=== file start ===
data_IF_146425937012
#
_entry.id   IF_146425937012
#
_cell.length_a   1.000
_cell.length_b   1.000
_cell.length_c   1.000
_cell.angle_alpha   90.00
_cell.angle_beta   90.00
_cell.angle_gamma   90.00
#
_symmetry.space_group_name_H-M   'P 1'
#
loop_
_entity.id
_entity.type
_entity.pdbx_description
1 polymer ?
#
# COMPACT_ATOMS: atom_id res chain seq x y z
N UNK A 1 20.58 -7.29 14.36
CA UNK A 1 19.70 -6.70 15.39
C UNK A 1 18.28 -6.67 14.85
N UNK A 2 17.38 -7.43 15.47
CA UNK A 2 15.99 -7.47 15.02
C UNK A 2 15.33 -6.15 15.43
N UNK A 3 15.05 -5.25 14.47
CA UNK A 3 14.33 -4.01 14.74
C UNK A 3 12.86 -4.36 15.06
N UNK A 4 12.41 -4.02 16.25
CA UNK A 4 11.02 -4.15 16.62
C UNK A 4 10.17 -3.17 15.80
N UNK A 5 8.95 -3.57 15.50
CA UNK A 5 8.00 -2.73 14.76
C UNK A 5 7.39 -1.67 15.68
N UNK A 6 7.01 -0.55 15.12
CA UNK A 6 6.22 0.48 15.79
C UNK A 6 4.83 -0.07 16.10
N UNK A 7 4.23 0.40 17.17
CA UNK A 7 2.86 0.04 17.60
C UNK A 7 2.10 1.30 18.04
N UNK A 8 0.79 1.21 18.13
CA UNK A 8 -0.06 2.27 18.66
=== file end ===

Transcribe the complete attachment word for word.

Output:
data_IF_146425937012
#
_entry.id   IF_146425937012
#
_cell.length_a   1.000
_cell.length_b   1.000
_cell.length_c   1.000
_cell.angle_alpha   90.00
_cell.angle_beta   90.00
_cell.angle_gamma   90.00
#
_symmetry.space_group_name_H-M   'P 1'
#
loop_
_entity.id
_entity.type
_entity.pdbx_description
1 polymer ?
#
# COMPACT_ATOMS: atom_id res chain seq x y z
N UNK A 1 20.58 -7.29 14.36
CA UNK A 1 19.70 -6.70 15.39
C UNK A 1 18.28 -6.67 14.85
N UNK A 2 17.38 -7.43 15.47
CA UNK A 2 15.99 -7.47 15.02
C UNK A 2 15.33 -6.15 15.43
N UNK A 3 15.05 -5.25 14.47
CA UNK A 3 14.33 -4.01 14.74
C UNK A 3 12.86 -4.36 15.06
N UNK A 4 12.41 -4.02 16.25
CA UNK A 4 11.02 -4.15 16.62
C UNK A 4 10.17 -3.17 15.80
N UNK A 5 8.95 -3.57 15.50
CA UNK A 5 8.00 -2.73 14.76
C UNK A 5 7.39 -1.67 15.68
N UNK A 6 7.01 -0.55 15.12
CA UNK A 6 6.22 0.48 15.79
C UNK A 6 4.83 -0.07 16.10
N UNK A 7 4.23 0.40 17.17
CA UNK A 7 2.86 0.04 17.60
C UNK A 7 2.10 1.30 18.04
N UNK A 8 0.79 1.21 18.13
CA UNK A 8 -0.06 2.27 18.66